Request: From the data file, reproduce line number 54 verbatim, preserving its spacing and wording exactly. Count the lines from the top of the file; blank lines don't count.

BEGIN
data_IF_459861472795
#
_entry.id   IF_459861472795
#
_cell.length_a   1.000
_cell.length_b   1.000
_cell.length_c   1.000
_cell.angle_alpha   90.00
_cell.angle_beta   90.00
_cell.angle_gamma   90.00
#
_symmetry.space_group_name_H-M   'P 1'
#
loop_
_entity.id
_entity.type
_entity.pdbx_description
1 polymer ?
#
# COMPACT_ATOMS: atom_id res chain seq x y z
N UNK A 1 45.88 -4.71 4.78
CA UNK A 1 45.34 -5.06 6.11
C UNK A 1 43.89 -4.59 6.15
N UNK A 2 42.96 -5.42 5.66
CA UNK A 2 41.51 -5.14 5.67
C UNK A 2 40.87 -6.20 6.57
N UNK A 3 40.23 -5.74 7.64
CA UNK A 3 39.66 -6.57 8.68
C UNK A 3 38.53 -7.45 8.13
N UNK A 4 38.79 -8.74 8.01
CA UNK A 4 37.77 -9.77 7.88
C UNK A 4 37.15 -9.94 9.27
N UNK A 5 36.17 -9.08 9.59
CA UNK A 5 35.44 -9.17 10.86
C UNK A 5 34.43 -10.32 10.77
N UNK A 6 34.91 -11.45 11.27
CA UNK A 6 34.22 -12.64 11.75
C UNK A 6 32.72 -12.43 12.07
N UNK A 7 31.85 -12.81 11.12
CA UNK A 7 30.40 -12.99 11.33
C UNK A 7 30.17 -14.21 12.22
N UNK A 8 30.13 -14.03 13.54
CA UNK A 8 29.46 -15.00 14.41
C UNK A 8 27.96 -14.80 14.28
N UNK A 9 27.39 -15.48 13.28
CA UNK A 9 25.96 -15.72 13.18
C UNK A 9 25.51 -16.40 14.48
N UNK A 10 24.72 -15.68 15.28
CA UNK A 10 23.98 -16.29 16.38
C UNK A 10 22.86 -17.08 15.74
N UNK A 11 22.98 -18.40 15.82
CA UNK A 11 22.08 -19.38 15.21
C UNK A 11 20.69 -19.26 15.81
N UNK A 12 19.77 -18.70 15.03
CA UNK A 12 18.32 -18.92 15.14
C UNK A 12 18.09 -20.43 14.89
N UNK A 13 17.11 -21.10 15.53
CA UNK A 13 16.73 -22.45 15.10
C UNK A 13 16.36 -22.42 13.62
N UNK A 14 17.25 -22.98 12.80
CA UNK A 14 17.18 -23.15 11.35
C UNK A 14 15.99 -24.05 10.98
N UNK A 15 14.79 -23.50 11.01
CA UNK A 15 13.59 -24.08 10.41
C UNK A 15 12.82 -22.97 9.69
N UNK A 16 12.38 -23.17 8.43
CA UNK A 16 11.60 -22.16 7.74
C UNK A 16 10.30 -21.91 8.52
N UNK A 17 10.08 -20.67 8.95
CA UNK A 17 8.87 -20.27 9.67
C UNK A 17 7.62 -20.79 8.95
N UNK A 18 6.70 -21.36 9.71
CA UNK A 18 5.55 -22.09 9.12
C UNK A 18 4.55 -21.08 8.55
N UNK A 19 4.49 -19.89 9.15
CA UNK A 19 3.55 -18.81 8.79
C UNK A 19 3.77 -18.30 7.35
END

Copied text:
N UNK A 12 19.77 -18.70 15.03